People are expanding their reasonings behind travel. Now more than ever people want to travel eco-friendly. They care about what individual countries and regions are doing to protect their vulnerable habitats and animals. All of this is affecting their choices in where to visit. Responsible tourism is not a new concept, for decade people have travelled around the world looking at the beauties that this planet has to offer. Deloitte found that the number of travellers who are aware of the sustainable travel issues and the willingness of these travellers to spend on environmentally-friendly travel has increased by a third in the last decade. People are looking for more accountability from countries, sustainable holidays and sustainable travel tips. They are showing an increse awareness of their own individual actions, expanding their reasonings behind their travel and the environmental impacts of tourism.
What are the Environmental Impacts of Tourism?
One of the worlds largest and most complicated industries is the tourism industry. This is mostly due to the in-depth link of tourism with both social, cultural, political and environmental issues.
When looking at the environmental impacts of tourism the most negative effects of tourism take place when the visitors’ environmental usage is more than the environments ability to cope. If it was to continue uncontrolled, tourism poses a significant threat to too many natural areas around the world. These pressures can lead to increase pollution, soil erosion, discharge into the sea, habitat loss and increased pressure on the vulnerability of endangered species all of which we are currently seeing occur.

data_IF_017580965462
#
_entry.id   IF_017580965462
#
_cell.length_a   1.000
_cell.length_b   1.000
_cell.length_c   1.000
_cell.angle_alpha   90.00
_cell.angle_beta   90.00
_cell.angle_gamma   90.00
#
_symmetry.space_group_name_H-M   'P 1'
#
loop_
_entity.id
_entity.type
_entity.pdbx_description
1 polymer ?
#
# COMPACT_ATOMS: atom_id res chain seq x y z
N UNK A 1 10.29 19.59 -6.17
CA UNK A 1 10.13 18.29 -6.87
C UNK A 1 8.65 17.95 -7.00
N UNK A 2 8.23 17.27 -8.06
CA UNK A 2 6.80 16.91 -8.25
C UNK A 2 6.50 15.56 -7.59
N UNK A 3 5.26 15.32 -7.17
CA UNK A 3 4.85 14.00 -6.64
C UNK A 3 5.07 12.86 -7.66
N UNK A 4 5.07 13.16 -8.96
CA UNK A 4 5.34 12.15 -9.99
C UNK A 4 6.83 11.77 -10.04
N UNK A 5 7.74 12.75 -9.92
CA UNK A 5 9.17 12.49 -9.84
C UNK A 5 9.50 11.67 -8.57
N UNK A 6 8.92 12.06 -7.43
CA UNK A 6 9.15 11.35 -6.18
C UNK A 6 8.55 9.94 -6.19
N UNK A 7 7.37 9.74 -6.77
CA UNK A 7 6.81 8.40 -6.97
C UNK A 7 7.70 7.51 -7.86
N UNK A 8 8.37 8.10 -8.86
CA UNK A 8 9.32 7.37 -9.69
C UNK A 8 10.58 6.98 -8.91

Tourism currently has a direct impact on factors you may not even consider when travelling.
Freshwater is a factor often overlooked by the modern traveller. Freshwater (Not Salt Water) is actually a critical natural resource. In dryer regions i.e. the Mediterranean where water scarcity can be a particularly important factor. Tourists as a whole can consume more than 440 litres a day almost doubling what the locals would use in an average city for example in Spain.